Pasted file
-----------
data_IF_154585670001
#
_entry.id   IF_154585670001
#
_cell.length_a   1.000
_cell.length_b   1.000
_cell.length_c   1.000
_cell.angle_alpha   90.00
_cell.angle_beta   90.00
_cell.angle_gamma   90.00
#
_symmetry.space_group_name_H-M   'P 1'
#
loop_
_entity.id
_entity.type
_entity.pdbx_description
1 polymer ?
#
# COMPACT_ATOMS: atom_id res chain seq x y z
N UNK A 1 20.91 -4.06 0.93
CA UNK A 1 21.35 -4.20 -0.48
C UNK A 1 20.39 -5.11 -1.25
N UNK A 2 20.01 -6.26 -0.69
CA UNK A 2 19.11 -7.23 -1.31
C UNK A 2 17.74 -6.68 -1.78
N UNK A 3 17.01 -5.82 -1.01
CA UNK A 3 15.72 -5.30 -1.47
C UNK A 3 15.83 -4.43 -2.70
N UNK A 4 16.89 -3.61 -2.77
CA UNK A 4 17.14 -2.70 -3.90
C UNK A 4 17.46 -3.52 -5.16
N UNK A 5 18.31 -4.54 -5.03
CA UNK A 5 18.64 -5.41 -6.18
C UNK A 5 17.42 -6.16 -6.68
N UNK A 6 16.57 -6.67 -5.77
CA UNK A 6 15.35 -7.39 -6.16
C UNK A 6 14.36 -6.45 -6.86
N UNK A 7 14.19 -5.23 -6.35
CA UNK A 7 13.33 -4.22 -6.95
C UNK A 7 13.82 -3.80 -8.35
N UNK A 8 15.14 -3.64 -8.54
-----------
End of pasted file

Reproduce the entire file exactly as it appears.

data_IF_154585670001
#
_entry.id   IF_154585670001
#
_cell.length_a   1.000
_cell.length_b   1.000
_cell.length_c   1.000
_cell.angle_alpha   90.00
_cell.angle_beta   90.00
_cell.angle_gamma   90.00
#
_symmetry.space_group_name_H-M   'P 1'
#
loop_
_entity.id
_entity.type
_entity.pdbx_description
1 polymer ?
#
# COMPACT_ATOMS: atom_id res chain seq x y z
N UNK A 1 20.91 -4.06 0.93
CA UNK A 1 21.35 -4.20 -0.48
C UNK A 1 20.39 -5.11 -1.25
N UNK A 2 20.01 -6.26 -0.69
CA UNK A 2 19.11 -7.23 -1.31
C UNK A 2 17.74 -6.68 -1.78
N UNK A 3 17.01 -5.82 -1.01
CA UNK A 3 15.72 -5.30 -1.47
C UNK A 3 15.83 -4.43 -2.70
N UNK A 4 16.89 -3.61 -2.77
CA UNK A 4 17.14 -2.70 -3.90
C UNK A 4 17.46 -3.52 -5.16
N UNK A 5 18.31 -4.54 -5.03
CA UNK A 5 18.64 -5.41 -6.18
C UNK A 5 17.42 -6.16 -6.68
N UNK A 6 16.57 -6.67 -5.77
CA UNK A 6 15.35 -7.39 -6.16
C UNK A 6 14.36 -6.45 -6.86
N UNK A 7 14.19 -5.23 -6.35
CA UNK A 7 13.33 -4.22 -6.95
C UNK A 7 13.82 -3.80 -8.35
N UNK A 8 15.14 -3.64 -8.54